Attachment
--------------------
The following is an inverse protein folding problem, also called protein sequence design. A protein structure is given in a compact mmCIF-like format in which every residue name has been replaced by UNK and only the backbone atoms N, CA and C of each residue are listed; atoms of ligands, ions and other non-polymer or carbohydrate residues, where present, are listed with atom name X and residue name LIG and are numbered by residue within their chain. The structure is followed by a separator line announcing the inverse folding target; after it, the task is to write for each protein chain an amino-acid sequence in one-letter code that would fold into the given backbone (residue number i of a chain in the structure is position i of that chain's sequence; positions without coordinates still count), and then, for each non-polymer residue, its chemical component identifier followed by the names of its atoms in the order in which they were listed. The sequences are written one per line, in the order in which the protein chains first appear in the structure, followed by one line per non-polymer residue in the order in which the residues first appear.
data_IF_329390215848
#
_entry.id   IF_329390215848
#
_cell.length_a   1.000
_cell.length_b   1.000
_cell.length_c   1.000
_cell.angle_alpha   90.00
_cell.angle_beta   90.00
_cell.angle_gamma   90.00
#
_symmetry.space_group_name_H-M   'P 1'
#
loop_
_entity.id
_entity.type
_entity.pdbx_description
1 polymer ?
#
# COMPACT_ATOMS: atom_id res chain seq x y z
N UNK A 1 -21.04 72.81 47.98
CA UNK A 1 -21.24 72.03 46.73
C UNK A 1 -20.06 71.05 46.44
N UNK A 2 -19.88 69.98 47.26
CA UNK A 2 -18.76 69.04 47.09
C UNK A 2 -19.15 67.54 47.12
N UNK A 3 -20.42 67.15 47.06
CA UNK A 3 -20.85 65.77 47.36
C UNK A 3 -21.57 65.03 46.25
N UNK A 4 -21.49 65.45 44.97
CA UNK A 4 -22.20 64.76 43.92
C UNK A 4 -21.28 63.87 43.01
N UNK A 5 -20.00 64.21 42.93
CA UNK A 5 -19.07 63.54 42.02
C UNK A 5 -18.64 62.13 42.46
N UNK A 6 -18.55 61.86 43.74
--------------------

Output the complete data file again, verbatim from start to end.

The following is an inverse protein folding problem, also called protein sequence design. A protein structure is given in a compact mmCIF-like format in which every residue name has been replaced by UNK and only the backbone atoms N, CA and C of each residue are listed; atoms of ligands, ions and other non-polymer or carbohydrate residues, where present, are listed with atom name X and residue name LIG and are numbered by residue within their chain. The structure is followed by a separator line announcing the inverse folding target; after it, the task is to write for each protein chain an amino-acid sequence in one-letter code that would fold into the given backbone (residue number i of a chain in the structure is position i of that chain's sequence; positions without coordinates still count), and then, for each non-polymer residue, its chemical component identifier followed by the names of its atoms in the order in which they were listed. The sequences are written one per line, in the order in which the protein chains first appear in the structure, followed by one line per non-polymer residue in the order in which the residues first appear.
data_IF_329390215848
#
_entry.id   IF_329390215848
#
_cell.length_a   1.000
_cell.length_b   1.000
_cell.length_c   1.000
_cell.angle_alpha   90.00
_cell.angle_beta   90.00
_cell.angle_gamma   90.00
#
_symmetry.space_group_name_H-M   'P 1'
#
loop_
_entity.id
_entity.type
_entity.pdbx_description
1 polymer ?
#
# COMPACT_ATOMS: atom_id res chain seq x y z
N UNK A 1 -21.04 72.81 47.98
CA UNK A 1 -21.24 72.03 46.73
C UNK A 1 -20.06 71.05 46.44
N UNK A 2 -19.88 69.98 47.26
CA UNK A 2 -18.76 69.04 47.09
C UNK A 2 -19.15 67.54 47.12
N UNK A 3 -20.42 67.15 47.06
CA UNK A 3 -20.85 65.77 47.36
C UNK A 3 -21.57 65.03 46.25
N UNK A 4 -21.49 65.45 44.97
CA UNK A 4 -22.20 64.76 43.92
C UNK A 4 -21.28 63.87 43.01
N UNK A 5 -20.00 64.21 42.93
CA UNK A 5 -19.07 63.54 42.02
C UNK A 5 -18.64 62.13 42.46
N UNK A 6 -18.55 61.86 43.74